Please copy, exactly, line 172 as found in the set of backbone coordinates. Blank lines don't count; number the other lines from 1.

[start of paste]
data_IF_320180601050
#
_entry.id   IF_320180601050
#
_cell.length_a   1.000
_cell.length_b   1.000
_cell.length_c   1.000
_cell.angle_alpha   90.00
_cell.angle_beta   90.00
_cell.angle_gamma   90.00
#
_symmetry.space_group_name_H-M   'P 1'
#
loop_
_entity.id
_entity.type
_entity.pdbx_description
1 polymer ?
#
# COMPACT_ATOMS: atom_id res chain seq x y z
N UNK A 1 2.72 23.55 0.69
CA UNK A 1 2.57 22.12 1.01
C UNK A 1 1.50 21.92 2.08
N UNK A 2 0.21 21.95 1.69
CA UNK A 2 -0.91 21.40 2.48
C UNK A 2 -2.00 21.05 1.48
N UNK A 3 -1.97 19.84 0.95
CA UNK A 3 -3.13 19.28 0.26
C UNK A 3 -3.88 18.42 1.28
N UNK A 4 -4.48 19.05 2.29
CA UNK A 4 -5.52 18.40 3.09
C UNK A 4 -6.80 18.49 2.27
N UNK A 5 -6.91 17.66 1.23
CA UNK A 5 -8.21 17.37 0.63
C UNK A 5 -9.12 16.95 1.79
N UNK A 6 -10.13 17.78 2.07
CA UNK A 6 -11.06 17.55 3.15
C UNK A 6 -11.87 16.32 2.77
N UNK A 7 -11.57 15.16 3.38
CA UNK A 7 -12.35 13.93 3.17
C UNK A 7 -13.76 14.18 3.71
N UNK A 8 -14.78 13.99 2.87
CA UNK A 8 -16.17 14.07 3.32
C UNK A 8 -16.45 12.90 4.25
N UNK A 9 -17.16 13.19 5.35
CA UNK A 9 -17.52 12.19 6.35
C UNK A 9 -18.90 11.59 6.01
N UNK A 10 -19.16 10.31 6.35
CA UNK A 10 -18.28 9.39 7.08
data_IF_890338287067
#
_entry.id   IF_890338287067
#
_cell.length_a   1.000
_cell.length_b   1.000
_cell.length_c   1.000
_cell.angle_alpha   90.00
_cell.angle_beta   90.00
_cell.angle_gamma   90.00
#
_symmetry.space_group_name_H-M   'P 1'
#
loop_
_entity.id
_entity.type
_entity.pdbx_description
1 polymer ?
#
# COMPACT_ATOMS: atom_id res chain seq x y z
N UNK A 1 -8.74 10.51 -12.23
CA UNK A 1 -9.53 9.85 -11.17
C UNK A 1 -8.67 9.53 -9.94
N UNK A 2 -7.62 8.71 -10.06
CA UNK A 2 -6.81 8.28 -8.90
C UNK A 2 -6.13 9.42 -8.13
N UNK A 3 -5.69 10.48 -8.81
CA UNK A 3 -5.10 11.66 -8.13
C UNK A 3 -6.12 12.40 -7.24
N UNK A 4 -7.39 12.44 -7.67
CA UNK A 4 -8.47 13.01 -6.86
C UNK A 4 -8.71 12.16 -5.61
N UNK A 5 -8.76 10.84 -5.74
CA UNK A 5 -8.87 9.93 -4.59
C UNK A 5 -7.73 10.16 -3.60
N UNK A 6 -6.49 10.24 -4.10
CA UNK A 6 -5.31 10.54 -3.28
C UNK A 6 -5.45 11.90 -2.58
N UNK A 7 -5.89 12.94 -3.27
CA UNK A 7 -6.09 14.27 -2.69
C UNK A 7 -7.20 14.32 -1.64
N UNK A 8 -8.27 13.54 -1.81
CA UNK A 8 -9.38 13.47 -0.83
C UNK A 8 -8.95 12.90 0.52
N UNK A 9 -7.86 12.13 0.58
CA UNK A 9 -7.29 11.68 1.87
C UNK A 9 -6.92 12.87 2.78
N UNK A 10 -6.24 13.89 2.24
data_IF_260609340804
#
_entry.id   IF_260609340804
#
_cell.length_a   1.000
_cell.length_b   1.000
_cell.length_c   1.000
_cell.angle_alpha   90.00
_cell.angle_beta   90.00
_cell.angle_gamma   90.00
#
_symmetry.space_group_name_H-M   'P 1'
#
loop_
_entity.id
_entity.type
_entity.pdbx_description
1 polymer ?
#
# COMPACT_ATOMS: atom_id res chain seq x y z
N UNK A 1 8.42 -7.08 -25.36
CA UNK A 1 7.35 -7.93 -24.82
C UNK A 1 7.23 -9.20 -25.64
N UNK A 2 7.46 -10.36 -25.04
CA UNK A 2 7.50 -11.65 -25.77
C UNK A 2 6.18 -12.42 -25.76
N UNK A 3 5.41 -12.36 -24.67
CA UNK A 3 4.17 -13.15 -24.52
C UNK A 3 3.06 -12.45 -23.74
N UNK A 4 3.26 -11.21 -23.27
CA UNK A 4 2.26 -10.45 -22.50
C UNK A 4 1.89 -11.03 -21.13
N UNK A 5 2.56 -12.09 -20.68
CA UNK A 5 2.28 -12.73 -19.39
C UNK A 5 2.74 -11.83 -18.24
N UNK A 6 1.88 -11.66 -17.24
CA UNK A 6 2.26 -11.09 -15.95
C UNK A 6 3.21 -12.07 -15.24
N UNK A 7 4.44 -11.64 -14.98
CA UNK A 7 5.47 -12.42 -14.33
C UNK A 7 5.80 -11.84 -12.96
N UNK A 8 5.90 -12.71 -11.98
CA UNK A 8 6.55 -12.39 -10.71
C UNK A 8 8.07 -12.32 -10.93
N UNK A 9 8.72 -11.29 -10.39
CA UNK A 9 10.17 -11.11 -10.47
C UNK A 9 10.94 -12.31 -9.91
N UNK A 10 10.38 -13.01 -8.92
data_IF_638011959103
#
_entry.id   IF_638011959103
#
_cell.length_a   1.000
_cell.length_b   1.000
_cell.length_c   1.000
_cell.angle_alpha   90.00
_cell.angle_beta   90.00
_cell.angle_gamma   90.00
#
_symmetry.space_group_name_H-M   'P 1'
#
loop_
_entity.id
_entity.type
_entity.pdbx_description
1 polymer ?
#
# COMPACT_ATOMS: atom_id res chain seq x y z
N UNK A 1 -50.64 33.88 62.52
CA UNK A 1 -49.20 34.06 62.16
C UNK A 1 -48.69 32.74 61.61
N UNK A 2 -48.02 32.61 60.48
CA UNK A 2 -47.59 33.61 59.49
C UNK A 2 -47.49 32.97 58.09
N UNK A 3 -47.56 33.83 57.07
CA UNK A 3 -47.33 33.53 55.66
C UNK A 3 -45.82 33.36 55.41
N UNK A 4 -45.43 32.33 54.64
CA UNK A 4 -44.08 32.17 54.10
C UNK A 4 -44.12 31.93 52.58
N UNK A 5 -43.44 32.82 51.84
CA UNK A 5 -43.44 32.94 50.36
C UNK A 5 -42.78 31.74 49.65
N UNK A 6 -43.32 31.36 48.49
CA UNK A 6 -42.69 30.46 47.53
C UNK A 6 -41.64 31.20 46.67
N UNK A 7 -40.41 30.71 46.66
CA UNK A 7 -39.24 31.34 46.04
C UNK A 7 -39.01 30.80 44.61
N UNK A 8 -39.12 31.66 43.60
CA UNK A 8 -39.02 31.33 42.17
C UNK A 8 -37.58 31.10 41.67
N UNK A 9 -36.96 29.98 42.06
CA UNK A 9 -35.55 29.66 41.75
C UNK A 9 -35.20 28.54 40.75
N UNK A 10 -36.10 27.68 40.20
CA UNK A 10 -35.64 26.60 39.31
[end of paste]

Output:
N UNK A 3 -47.56 33.83 57.07